The Ministry of Finance believes that a reduction of the volume of cash payments will help to fight witth Russia's shadow economy. Source: Alamy / Legion Media
In order to reduce the volume of cash payments, the Russian Ministry of Finance has drafted a bill requiring retailers with more than 60 million rubles ($1.8 million) in annual sales to install POS terminals equipped to process bank cards.
The document also specifies a cap on cash payments, initially of 600,000 rubles ($18,540) to be reduced subsequently to 300,000 rubles ($9,270). Deputy Minister of Finance Alexei Moiseev told Vedomosti that his Ministry was helping prepare the draft for the second reading in parliament.
The Central Bank of Russia has already expressed support for the Finance Ministry’s initiative.
“We believe a reduction in the proportion of cash payments is very important, because some of those settlements are related to dubious transactions,” Central Bank Chairman Elvira Nabiullina said.
Fighting the shadow economy and tax evasion is a priority task for the Ministry of Finance. According to Finance Minister Anton Siluanov, at more than 9 trillion rubles (about $278 billion), Russia’s “gray economy” accounts for 15-20 percent of GDP.
Analysts with Global Financial Integrity, a U.S. think tank, believe Russia’s shadow economy is actually much larger, equivalent to up to 46 percent of GDP annually.
Bank card-armed European and Americans, who come to Russia for business or pleasure, often find it impossible to pay with their cards in shops or restaurants. According to the Association of Retailers (AKORT), card payments in many Russian regions amount to only a fraction of those in developed countries.
Smartfin CEO Nikolai Zhmurenko said the country had 4,000 retailers equipped with POS-terminal per million of population in mid-2012, compared to 21,000-23,000 in the West as long ago as 2009.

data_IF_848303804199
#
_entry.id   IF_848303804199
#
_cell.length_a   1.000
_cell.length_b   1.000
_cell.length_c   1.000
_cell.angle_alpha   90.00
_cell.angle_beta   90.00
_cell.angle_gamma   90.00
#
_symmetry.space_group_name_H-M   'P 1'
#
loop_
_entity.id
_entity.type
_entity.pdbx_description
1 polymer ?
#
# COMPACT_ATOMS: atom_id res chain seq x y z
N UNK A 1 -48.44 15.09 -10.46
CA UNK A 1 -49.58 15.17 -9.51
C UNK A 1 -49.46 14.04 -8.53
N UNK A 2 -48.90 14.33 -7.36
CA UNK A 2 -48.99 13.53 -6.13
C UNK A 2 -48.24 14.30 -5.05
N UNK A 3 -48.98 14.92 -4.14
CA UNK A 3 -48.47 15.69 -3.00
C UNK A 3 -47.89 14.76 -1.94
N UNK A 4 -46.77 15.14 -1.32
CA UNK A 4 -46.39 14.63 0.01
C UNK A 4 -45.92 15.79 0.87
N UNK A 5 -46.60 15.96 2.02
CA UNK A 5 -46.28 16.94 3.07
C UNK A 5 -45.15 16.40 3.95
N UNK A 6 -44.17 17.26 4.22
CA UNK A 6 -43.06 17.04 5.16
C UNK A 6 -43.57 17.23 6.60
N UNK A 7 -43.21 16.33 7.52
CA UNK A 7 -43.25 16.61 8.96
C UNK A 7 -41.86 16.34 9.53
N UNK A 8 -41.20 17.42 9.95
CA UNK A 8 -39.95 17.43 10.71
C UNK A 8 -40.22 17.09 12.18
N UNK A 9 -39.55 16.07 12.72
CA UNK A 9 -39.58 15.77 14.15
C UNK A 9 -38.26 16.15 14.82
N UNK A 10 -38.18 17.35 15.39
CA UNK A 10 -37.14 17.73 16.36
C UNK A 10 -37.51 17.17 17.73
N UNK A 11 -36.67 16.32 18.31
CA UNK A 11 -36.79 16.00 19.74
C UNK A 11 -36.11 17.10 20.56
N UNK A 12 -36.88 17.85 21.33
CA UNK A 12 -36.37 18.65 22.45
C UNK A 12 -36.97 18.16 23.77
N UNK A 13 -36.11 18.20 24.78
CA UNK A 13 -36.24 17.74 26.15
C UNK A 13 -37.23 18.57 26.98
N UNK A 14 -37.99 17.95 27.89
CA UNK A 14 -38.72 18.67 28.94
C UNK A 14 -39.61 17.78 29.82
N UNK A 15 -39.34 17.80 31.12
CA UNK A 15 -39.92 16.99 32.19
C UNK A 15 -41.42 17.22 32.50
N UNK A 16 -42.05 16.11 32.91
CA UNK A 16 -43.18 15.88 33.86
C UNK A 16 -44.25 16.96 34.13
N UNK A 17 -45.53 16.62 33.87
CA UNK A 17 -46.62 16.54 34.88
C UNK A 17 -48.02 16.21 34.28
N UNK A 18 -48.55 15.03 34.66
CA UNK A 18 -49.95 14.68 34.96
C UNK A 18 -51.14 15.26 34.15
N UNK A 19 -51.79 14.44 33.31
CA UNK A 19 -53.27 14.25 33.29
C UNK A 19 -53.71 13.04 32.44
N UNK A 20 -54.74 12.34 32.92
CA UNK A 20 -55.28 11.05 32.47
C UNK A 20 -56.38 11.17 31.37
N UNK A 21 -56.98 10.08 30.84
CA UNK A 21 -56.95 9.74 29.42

“Many retailers, even in Moscow, even big ones, have no POS terminals equipped to accept bank cards. Sometimes this is done on purpose, to siphon off some of the revenue, to evade taxes,” Anatoly Aksakov, president of the Association of Russia’s Regional Banks, told Silver Rain radio station.
So why are retailers not exactly rushing to make life easier for the holders of more than 200 million bank cards (Russians alone)? The reason is that Russia has extremely high card processing fees — 1.5-1.7 percent on average, or up to 6 percent in certain cases, depending on the arrangements between the bank and the retailer.
By comparison, the fee in Europe and the U.S. is just 0.5-0.6 percent of the transaction amount. The Ministry of Finance admits that the rates are outrageous.
Yet help is on its way. The Central Bank Settlements Regulation Department director, Roman Prokhorov, said the Central Bank intends to start regulating acquiring fees for bank card settlements.
The reform will be implemented at a slow pace, though: In order to take into consideration the interests of both acquirers and issuers, the Central Bank will commission a special study from a consulting company. The fee regulation bill might be sent to the State Duma in the second half of 2014.
Izvestia reported that retailers had welcomed the Central Bank’s initiative. Consumers stand to win too: On the one hand, they will no longer have to look for an ATM to withdraw cash, and, on the other, retail chains are promising to either cut prices or improve customer service, thanks to lower acquiring fees.
Analysts believe, however, that not all regulatory measures will benefit consumers. According to Alexander Borodkin, head of the VTB24 Plastic Cards Division, only entities accepting bank cards will reap the benefits of lower acquiring rates, while cardholders, on the contrary, might see their current plastic card use terms and conditions deteriorate, possibly even leading to a drop in the popularity of bank cards.
“The issuing bank collects the bulk of the commission from the retailer at present. If the fees are lowered, the revenues of the acquiring banks [those that process the payment cards] will barely change, while the issuing banks’ revenue from card retail turnover will shrink substantially,” said Borodkin.
“As a result, issuing banks will be forced to either discontinue most existing client incentive programs or modify them to the detriment of customers.”
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